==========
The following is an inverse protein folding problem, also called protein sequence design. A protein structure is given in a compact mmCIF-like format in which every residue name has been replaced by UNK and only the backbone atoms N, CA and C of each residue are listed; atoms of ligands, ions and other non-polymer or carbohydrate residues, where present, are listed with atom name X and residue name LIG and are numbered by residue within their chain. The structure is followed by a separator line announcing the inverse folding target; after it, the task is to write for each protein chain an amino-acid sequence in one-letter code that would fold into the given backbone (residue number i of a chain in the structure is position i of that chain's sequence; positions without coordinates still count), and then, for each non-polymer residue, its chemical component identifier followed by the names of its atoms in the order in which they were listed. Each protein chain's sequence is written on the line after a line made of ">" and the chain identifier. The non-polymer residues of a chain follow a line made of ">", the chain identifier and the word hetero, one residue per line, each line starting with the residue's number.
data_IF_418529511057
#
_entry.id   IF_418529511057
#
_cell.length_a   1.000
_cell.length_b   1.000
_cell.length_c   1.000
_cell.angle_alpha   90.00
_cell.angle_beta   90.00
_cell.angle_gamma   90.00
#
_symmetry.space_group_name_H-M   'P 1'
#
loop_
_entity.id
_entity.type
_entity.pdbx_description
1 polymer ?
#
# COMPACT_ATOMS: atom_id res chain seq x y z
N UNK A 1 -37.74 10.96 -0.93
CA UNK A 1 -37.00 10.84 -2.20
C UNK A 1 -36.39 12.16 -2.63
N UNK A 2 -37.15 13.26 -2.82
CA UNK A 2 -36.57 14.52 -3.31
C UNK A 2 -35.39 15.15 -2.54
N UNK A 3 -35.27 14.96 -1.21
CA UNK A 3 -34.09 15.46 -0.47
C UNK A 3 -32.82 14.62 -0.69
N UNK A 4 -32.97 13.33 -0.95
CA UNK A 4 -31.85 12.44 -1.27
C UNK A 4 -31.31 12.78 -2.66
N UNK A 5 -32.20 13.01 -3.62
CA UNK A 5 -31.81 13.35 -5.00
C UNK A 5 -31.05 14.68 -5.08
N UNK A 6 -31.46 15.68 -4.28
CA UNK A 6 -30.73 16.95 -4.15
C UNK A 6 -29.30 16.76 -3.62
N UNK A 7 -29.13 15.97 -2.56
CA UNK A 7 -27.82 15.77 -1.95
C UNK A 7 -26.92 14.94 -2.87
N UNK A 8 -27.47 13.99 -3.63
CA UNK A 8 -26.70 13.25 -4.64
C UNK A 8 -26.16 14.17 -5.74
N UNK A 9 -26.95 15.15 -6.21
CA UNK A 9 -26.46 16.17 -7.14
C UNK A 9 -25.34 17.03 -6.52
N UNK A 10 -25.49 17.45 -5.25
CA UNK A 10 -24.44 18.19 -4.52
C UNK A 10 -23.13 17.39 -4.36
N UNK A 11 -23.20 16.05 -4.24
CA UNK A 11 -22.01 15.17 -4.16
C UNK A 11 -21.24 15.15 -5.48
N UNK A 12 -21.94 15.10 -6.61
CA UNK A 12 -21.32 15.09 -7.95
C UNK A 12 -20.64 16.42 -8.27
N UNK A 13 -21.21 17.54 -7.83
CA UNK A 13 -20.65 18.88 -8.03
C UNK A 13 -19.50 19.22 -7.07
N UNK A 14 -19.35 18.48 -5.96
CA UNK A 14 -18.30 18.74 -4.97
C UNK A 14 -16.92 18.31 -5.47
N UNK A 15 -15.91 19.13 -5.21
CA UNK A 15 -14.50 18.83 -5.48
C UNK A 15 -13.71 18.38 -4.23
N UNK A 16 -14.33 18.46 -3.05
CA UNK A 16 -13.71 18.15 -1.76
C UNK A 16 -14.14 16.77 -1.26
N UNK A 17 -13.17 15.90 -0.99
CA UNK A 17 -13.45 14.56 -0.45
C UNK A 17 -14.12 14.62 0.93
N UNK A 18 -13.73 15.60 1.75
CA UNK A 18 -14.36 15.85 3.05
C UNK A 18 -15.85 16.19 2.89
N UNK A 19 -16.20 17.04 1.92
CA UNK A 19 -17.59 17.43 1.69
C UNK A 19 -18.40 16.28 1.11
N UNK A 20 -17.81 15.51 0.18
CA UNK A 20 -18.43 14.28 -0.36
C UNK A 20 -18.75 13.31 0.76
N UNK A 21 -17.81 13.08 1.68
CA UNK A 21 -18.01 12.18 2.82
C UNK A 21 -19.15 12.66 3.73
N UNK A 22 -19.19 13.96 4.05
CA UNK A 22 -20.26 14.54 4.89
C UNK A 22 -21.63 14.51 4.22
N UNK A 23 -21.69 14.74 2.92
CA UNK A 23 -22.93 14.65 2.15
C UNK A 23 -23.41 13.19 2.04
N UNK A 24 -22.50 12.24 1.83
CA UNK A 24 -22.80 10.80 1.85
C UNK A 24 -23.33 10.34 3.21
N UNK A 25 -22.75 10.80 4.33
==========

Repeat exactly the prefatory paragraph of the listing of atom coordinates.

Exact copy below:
The following is an inverse protein folding problem, also called protein sequence design. A protein structure is given in a compact mmCIF-like format in which every residue name has been replaced by UNK and only the backbone atoms N, CA and C of each residue are listed; atoms of ligands, ions and other non-polymer or carbohydrate residues, where present, are listed with atom name X and residue name LIG and are numbered by residue within their chain. The structure is followed by a separator line announcing the inverse folding target; after it, the task is to write for each protein chain an amino-acid sequence in one-letter code that would fold into the given backbone (residue number i of a chain in the structure is position i of that chain's sequence; positions without coordinates still count), and then, for each non-polymer residue, its chemical component identifier followed by the names of its atoms in the order in which they were listed. Each protein chain's sequence is written on the line after a line made of ">" and the chain identifier. The non-polymer residues of a chain follow a line made of ">", the chain identifier and the word hetero, one residue per line, each line starting with the residue's number.